• “You’re too soft. You need to be a killer.”
  • “Investors want to find founders with dollar signs in their eyes.”
  • “Humility is the opposite of confidence”
  • “If you can’t convince me it will be worth $10 billion, I won’t invest”

My advice to founders: fake it. Pretend you know exactly what the product will be in five years, even though you know your plan will change. Pretend that you’re the only one in the world who can solve this problem, even though that’s a ridiculous claim. Pretend you know the answer to every question (or, better yet, know the answer); “I’ll get back to you” later doesn’t cut it. Talk aggressively about how you’ll beat down the competition, even if you’re uncertain and want to leave doors open. Investors care more about your guts and ability to evangelize than they do about the product or operational plan.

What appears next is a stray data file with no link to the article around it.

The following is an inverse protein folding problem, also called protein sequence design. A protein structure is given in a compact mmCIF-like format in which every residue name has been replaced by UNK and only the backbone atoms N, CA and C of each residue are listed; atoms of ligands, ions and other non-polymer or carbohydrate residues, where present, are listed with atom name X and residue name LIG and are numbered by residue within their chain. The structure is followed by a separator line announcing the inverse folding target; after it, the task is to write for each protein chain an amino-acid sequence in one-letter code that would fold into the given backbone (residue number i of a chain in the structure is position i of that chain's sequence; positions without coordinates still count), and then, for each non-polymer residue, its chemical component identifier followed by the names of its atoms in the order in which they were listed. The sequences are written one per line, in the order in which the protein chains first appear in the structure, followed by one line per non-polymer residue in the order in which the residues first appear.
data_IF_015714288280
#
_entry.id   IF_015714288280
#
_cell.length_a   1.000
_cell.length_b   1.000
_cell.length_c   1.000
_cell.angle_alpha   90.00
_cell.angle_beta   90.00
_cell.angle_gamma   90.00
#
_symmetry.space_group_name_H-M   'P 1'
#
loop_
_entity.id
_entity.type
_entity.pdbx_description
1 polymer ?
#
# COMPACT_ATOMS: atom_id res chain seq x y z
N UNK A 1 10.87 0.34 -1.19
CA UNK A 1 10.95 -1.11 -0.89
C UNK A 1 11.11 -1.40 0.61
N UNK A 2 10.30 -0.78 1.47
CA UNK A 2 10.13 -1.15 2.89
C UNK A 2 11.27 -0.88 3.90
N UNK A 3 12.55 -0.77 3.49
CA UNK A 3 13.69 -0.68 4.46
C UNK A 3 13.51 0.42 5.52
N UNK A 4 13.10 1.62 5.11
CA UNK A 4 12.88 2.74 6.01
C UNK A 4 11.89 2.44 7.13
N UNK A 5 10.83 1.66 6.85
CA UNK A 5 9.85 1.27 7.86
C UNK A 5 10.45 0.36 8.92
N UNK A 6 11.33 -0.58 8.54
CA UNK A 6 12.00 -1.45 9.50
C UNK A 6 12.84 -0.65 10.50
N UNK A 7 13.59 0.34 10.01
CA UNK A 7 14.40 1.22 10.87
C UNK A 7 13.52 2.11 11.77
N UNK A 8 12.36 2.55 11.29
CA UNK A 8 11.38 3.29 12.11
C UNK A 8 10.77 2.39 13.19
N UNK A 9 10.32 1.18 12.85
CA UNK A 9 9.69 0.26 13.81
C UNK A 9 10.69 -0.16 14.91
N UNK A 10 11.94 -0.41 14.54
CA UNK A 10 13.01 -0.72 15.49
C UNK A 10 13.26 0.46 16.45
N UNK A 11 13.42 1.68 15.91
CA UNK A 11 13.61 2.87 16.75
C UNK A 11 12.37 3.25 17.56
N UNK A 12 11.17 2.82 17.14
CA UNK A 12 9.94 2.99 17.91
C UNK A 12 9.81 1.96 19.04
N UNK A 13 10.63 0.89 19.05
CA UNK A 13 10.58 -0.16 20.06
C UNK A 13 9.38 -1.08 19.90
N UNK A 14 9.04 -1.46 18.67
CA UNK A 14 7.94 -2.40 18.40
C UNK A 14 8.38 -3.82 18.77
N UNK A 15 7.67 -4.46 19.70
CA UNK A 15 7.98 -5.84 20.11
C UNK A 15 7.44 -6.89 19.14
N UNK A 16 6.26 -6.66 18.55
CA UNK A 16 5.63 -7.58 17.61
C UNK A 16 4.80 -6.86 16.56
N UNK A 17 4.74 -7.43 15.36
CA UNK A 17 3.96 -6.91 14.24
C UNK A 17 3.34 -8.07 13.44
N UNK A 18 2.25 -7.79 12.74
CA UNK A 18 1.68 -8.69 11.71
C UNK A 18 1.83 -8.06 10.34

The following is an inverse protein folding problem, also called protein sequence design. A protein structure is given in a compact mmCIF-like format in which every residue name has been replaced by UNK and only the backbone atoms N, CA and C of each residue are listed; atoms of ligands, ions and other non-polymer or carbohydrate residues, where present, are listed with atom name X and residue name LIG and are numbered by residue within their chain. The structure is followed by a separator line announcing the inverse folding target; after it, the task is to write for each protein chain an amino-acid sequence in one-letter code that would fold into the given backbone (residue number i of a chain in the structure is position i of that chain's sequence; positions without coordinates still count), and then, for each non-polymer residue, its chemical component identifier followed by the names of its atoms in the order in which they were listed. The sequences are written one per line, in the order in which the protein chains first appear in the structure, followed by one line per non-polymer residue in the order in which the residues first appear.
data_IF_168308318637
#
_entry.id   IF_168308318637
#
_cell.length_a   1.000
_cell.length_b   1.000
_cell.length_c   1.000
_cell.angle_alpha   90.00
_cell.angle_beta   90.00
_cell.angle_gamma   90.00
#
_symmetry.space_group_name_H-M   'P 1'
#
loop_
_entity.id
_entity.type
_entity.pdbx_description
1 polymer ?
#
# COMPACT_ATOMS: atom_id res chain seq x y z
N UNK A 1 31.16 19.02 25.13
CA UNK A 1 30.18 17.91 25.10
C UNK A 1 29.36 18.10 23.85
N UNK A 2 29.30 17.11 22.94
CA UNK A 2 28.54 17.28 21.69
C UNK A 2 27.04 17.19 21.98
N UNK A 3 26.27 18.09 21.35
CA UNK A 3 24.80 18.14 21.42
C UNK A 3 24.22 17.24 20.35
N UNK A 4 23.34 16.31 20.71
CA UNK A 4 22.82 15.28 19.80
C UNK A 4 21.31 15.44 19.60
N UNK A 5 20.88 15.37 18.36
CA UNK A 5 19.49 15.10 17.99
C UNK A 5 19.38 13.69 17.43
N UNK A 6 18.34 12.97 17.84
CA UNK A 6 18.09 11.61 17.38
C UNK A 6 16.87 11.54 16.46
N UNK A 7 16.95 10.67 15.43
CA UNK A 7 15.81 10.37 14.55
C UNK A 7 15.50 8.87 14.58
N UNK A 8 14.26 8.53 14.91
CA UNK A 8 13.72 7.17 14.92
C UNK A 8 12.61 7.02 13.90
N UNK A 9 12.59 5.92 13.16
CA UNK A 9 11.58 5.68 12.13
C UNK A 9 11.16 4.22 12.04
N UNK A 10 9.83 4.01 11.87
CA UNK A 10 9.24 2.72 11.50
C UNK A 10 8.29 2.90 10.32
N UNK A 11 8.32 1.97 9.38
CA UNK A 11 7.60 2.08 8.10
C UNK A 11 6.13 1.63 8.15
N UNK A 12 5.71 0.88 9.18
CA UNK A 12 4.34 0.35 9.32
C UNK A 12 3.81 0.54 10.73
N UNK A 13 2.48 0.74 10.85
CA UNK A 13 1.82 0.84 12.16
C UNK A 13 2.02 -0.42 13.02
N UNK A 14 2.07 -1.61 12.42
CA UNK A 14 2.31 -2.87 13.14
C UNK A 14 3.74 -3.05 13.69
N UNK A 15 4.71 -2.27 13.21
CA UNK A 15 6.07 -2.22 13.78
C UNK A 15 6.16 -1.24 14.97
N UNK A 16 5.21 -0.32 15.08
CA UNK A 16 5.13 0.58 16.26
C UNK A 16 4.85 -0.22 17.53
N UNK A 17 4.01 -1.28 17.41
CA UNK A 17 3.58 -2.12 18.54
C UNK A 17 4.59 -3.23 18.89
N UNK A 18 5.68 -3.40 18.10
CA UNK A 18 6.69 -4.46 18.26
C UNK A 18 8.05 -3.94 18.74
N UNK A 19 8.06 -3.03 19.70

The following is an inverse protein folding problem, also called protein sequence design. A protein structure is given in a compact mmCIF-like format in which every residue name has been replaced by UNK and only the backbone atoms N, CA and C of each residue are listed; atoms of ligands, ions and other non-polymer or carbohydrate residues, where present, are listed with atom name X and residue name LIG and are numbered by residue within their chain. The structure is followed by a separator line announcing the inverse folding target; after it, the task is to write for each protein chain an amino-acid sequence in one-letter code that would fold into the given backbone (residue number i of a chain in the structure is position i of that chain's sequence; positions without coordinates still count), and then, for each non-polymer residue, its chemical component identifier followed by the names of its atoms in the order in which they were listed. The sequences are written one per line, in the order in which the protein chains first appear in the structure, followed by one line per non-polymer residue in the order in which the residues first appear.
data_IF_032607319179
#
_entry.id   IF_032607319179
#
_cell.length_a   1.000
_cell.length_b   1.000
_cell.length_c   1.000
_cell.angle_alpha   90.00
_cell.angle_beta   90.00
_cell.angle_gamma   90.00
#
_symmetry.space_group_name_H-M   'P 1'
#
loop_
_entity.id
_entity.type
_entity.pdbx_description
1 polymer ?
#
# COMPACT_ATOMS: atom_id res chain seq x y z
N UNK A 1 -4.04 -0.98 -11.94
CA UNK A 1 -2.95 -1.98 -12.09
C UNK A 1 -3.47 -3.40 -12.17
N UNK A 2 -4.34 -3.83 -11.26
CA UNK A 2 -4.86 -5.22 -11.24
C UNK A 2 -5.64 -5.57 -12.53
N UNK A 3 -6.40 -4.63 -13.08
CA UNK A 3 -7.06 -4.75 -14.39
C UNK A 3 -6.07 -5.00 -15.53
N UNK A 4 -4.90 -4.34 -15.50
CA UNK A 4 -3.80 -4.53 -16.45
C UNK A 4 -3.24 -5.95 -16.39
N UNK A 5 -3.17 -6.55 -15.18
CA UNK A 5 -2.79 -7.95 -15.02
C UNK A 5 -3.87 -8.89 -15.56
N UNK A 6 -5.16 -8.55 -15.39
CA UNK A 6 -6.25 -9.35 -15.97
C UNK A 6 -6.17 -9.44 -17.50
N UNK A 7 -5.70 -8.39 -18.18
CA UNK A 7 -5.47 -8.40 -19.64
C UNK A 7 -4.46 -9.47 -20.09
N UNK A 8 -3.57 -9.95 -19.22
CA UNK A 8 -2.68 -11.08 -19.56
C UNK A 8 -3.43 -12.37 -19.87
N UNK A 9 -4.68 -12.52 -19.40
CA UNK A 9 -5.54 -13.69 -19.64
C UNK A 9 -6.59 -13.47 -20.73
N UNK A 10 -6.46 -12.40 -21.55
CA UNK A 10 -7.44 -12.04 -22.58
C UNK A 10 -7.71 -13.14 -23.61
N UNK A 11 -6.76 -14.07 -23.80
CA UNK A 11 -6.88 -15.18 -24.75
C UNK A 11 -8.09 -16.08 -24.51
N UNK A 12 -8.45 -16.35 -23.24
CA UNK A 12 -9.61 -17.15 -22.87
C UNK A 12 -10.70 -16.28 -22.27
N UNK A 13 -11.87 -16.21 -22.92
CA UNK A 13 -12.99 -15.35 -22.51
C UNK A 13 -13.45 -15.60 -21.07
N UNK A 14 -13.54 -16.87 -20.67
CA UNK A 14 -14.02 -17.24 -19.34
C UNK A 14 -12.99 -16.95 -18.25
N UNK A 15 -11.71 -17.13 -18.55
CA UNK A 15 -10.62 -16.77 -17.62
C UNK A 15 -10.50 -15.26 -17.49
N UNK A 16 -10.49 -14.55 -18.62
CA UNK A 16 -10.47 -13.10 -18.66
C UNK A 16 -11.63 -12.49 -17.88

Conclusion: Pep talk for founders

It’s not investors’ or entrepreneurs’ fault that fundraising is so unpleasant and difficult. The downsides are essential to a process that, like rushing a fraternity or applying to college, must select winners. My startup had organic traction, a vision for the future, a growing market, and a great team, but it also has risks and weaknesses, as every business does. Founders must be courageous enough to withstand doubt, rejection, and bad advice.

The press releases might make it sound easy, but it isn’t, and many startups come out of it without a check. If you’re an entrepreneur about to start the fundraising process, expect an extremely low hit rate, like <5%. Expect investors to refuse meetings and ghost you despite your passion, progress, and skill. Expect that it will take 4 months, because it does for many people.

Remember that you’re asking someone for a lot of money and huge amount of trust. It’s probably for the best that raising money isn’t easy.